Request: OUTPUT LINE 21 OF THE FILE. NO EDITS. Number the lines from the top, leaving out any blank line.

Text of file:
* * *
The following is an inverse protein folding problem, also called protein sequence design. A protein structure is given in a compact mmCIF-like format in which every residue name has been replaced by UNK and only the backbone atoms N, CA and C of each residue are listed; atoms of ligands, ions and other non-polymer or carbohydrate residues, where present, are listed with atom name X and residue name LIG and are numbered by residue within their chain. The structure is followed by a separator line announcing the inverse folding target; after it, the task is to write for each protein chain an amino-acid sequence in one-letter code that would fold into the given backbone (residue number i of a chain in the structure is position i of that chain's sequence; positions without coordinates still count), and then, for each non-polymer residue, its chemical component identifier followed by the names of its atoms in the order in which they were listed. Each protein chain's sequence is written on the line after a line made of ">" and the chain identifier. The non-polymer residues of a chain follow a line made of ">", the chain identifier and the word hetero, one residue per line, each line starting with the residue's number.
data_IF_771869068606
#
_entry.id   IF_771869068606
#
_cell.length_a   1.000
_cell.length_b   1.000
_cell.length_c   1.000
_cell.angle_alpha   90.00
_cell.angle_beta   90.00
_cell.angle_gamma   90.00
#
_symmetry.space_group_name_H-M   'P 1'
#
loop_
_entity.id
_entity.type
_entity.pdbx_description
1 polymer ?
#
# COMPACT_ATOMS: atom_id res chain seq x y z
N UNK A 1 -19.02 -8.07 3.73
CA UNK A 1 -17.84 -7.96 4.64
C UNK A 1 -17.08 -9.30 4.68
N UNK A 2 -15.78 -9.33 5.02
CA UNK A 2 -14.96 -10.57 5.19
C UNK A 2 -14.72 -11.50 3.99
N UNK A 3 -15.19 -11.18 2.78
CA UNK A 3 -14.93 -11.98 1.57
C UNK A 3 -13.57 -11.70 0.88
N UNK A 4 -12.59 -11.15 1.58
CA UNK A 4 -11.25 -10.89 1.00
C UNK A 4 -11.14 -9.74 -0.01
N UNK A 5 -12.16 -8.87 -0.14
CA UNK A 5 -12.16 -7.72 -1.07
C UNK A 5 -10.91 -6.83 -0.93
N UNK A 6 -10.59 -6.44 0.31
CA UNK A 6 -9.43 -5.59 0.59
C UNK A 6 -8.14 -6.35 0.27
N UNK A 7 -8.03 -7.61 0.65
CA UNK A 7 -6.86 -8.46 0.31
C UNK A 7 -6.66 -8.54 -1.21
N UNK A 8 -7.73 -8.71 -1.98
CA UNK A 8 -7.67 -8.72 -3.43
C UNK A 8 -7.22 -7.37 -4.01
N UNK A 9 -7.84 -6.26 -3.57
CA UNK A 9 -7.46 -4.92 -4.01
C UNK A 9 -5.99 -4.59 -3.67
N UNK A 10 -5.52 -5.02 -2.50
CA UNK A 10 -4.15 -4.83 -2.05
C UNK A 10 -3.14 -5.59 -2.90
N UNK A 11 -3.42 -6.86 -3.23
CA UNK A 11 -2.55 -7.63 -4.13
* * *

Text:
# COMPACT_ATOMS: atom_id res chain seq x y z